Georgia judge rules Sidney Powell and Kenneth Chesebro can be tried together starting Oct. 23

Fulton County, Ga., Superior Court Judge Scott McAfee
Fulton County, Ga., Superior Court Judge Scott McAfee listens last week during a hearing regarding media access in the election subversion case against former President Trump and 18 others.
(Arvin Temkar / Associated Press)

The judge overseeing the Georgia election subversion case involving former President Trump on Wednesday denied requests by two of the 19 defendants to be tried alone, instead saying the pair would be tried together starting next month.

Since lawyers Kenneth Chesebro and Sidney Powell have both filed speedy trial demands, Fulton County Superior Court Judge Scott McAfee said their trial would begin Oct. 23, but he seemed skeptical of prosecutors’ arguments that all 19 defendants could be tried together that soon.

The hearing provided some insight into how the case could play out, with prosecutors estimating a trial would take four months and saying they’d call more than 150 witnesses. It was also broadcast live on television and on the judge’s YouTube channel, a marked difference from the other three criminal cases against Trump, where cameras have not been allowed in the courtroom during proceedings.


Special prosecutor Nathan Wade, who provided the four-month estimate, said that did not include jury selection and added that whether or not defendants choose to testify could affect timing. But he said he expects a trial to take that long regardless of how many defendants it includes, arguing that because the trial was brought under Georgia’s anti-racketeering law, prosecutors would seek to prove the entire conspiracy case against each defendant.

In announcing the wide-ranging 41-count indictment last month, Fulton County Dist. Atty. Fani Willis said she wants to try all 19 defendants together. But the legal maneuvering that has already begun in the three weeks since the indictment was returned underscores the logistical complexity inherent in such a sprawling indictment with so many defendants.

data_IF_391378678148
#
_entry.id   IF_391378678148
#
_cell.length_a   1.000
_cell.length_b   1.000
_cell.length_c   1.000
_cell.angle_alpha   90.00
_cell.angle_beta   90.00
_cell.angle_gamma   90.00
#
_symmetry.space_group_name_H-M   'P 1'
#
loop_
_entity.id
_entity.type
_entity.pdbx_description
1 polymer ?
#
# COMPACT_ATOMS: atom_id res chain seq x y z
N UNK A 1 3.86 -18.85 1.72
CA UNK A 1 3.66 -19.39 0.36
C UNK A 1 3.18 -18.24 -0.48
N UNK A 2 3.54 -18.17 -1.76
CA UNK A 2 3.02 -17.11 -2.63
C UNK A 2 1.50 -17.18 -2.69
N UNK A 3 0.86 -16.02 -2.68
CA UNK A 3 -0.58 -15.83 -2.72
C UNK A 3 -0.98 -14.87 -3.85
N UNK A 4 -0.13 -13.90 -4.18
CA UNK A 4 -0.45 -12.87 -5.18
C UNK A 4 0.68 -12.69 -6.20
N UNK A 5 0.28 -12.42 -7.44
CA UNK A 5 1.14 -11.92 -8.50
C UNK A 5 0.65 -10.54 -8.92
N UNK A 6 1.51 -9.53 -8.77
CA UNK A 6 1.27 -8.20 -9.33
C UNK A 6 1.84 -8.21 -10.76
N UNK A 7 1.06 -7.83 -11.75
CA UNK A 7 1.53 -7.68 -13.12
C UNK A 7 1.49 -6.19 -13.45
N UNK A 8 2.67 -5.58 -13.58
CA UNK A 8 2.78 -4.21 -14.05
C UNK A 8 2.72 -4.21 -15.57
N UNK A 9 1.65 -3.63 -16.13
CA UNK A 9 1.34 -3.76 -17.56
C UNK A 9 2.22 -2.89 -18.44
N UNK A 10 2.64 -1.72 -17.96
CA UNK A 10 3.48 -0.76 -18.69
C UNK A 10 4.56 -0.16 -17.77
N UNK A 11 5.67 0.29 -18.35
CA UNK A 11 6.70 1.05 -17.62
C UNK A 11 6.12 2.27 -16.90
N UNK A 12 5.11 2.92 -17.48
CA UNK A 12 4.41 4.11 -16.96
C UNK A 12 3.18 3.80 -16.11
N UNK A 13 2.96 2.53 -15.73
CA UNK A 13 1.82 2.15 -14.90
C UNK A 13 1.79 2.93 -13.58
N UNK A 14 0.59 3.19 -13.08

Already some of those charged are seeking to speed up the process by attempting to separate themselves from the others accused in the alleged conspiracy while others are trying to move the charges against them from a state court to federal court. All of them have pleaded not guilty.

The judge said he would try Chesebro and Powell together and adhere to an Oct. 23 trial date already set for Chesebro to comply with their demands for a speedy trial. He gave prosecutors until Tuesday to submit a brief on whether it should be a trial of two defendants or 19.

Lawyers for Chesebro and Powell argued separately that their clients don’t know each other and are not accused in the indictment of having participated in the same acts. They said that it would be like conducting two distinct trials at the same time and that the unrelated evidence against one of them could taint the other.

Several other defendants have also asked to be tried separately or in small groups, and Trump, who leads early polling in the 2024 Republican presidential primary, has asked to be tried apart from anyone who files a speedy trial demand.


Meanwhile, Trump’s former White House Chief of Staff Mark Meadows was in federal court last week arguing that he was acting in his capacity as a federal official and his case should be heard by a federal judge. U.S. District Judge Steve Jones has yet to rule on that request. Four other defendants who are also seeking to move their cases to federal court have hearings set before Jones later this month.

Whenever and wherever any trial in the case ultimately takes place, jury selection is likely to be a significant challenge. Jury selection in a racketeering and gang case brought last year by Willis began in January and is still ongoing. In another big racketeering case that Willis tried nearly a decade ago against former Atlanta public schools educators, it took six weeks to seat a jury.

Willis’ team on Tuesday asked McAfee to allow the use of a jury questionnaire that prospective jurors would have filled out before they show up for jury selection, writing in a court filing that it “will facilitate and streamline the jury selection process in many respects.” Prospective jurors may be more comfortable answering personal questions on paper than in open court, and lawyers for both sides could agree that certain
jurors aren’t qualified without additional questioning, prosecutors said.